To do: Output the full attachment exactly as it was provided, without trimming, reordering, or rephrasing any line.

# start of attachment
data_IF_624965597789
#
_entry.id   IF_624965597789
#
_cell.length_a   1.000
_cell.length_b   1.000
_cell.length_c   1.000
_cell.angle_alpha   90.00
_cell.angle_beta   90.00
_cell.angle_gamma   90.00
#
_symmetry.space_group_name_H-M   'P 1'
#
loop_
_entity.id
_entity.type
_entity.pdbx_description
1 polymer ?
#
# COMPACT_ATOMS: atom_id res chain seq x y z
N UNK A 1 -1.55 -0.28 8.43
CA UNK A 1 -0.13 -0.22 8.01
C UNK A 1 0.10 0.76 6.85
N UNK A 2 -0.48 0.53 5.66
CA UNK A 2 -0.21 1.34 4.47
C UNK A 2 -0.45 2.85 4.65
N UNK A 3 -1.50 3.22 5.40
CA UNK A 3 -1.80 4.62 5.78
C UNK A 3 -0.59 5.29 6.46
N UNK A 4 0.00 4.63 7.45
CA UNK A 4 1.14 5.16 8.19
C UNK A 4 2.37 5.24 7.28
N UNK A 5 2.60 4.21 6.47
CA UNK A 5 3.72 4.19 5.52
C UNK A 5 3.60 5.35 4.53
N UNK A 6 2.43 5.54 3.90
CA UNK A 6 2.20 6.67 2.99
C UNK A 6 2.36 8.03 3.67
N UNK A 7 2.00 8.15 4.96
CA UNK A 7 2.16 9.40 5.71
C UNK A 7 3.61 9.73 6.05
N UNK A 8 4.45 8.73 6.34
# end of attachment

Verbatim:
data_IF_624965597789
#
_entry.id   IF_624965597789
#
_cell.length_a   1.000
_cell.length_b   1.000
_cell.length_c   1.000
_cell.angle_alpha   90.00
_cell.angle_beta   90.00
_cell.angle_gamma   90.00
#
_symmetry.space_group_name_H-M   'P 1'
#
loop_
_entity.id
_entity.type
_entity.pdbx_description
1 polymer ?
#
# COMPACT_ATOMS: atom_id res chain seq x y z
N UNK A 1 -1.55 -0.28 8.43
CA UNK A 1 -0.13 -0.22 8.01
C UNK A 1 0.10 0.76 6.85
N UNK A 2 -0.48 0.53 5.66
CA UNK A 2 -0.21 1.34 4.47
C UNK A 2 -0.45 2.85 4.65
N UNK A 3 -1.50 3.22 5.40
CA UNK A 3 -1.80 4.62 5.78
C UNK A 3 -0.59 5.29 6.46
N UNK A 4 0.00 4.63 7.45
CA UNK A 4 1.14 5.16 8.19
C UNK A 4 2.37 5.24 7.28
N UNK A 5 2.60 4.21 6.47
CA UNK A 5 3.72 4.19 5.52
C UNK A 5 3.60 5.35 4.53
N UNK A 6 2.43 5.54 3.90
CA UNK A 6 2.20 6.67 2.99
C UNK A 6 2.36 8.03 3.67
N UNK A 7 2.00 8.15 4.96
CA UNK A 7 2.16 9.40 5.71
C UNK A 7 3.61 9.73 6.05
N UNK A 8 4.45 8.73 6.34